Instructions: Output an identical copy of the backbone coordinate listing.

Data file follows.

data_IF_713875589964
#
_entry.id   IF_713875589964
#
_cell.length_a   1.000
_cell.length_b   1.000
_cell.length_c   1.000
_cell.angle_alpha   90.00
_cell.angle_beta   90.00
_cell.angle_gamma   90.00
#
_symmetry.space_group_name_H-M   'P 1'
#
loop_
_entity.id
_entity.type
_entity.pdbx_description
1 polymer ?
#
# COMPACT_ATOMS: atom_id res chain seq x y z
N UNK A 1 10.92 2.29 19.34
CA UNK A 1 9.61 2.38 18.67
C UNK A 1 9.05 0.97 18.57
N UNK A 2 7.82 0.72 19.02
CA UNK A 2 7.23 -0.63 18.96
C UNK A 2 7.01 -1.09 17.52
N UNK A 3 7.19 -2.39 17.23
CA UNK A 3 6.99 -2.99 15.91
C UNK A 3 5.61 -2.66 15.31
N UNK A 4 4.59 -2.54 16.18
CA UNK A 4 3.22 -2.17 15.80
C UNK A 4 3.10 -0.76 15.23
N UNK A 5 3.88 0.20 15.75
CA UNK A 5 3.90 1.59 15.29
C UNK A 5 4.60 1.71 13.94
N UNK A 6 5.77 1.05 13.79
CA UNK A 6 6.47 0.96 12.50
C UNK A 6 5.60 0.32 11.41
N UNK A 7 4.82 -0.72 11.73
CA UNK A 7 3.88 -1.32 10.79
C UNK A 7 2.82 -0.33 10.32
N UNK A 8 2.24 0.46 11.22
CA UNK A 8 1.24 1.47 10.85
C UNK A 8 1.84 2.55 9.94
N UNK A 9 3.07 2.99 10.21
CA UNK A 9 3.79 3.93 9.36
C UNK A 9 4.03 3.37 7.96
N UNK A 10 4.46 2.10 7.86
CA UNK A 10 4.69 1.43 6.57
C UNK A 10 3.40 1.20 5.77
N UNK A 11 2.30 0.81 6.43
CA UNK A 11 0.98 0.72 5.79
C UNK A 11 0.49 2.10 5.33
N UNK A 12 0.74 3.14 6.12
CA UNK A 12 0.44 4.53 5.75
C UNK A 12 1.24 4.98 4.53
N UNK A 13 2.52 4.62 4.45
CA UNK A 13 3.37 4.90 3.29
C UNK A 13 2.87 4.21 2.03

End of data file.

data_IF_713875589964
#
_entry.id   IF_713875589964
#
_cell.length_a   1.000
_cell.length_b   1.000
_cell.length_c   1.000
_cell.angle_alpha   90.00
_cell.angle_beta   90.00
_cell.angle_gamma   90.00
#
_symmetry.space_group_name_H-M   'P 1'
#
loop_
_entity.id
_entity.type
_entity.pdbx_description
1 polymer ?
#
# COMPACT_ATOMS: atom_id res chain seq x y z
N UNK A 1 10.92 2.29 19.34
CA UNK A 1 9.61 2.38 18.67
C UNK A 1 9.05 0.97 18.57
N UNK A 2 7.82 0.72 19.02
CA UNK A 2 7.23 -0.63 18.96
C UNK A 2 7.01 -1.09 17.52
N UNK A 3 7.19 -2.39 17.23
CA UNK A 3 6.99 -2.99 15.91
C UNK A 3 5.61 -2.66 15.31
N UNK A 4 4.59 -2.54 16.18
CA UNK A 4 3.22 -2.17 15.80
C UNK A 4 3.10 -0.76 15.23
N UNK A 5 3.88 0.20 15.75
CA UNK A 5 3.90 1.59 15.29
C UNK A 5 4.60 1.71 13.94
N UNK A 6 5.77 1.05 13.79
CA UNK A 6 6.47 0.96 12.50
C UNK A 6 5.60 0.32 11.41
N UNK A 7 4.82 -0.72 11.73
CA UNK A 7 3.88 -1.32 10.79
C UNK A 7 2.82 -0.33 10.32
N UNK A 8 2.24 0.46 11.22
CA UNK A 8 1.24 1.47 10.85
C UNK A 8 1.84 2.55 9.94
N UNK A 9 3.07 2.99 10.21
CA UNK A 9 3.79 3.93 9.36
C UNK A 9 4.03 3.37 7.96
N UNK A 10 4.46 2.10 7.86
CA UNK A 10 4.69 1.43 6.57
C UNK A 10 3.40 1.20 5.77
N UNK A 11 2.30 0.81 6.43
CA UNK A 11 0.98 0.72 5.79
C UNK A 11 0.49 2.10 5.33
N UNK A 12 0.74 3.14 6.12
CA UNK A 12 0.44 4.53 5.75
C UNK A 12 1.24 4.98 4.53
N UNK A 13 2.52 4.62 4.45
CA UNK A 13 3.37 4.90 3.29
C UNK A 13 2.87 4.21 2.03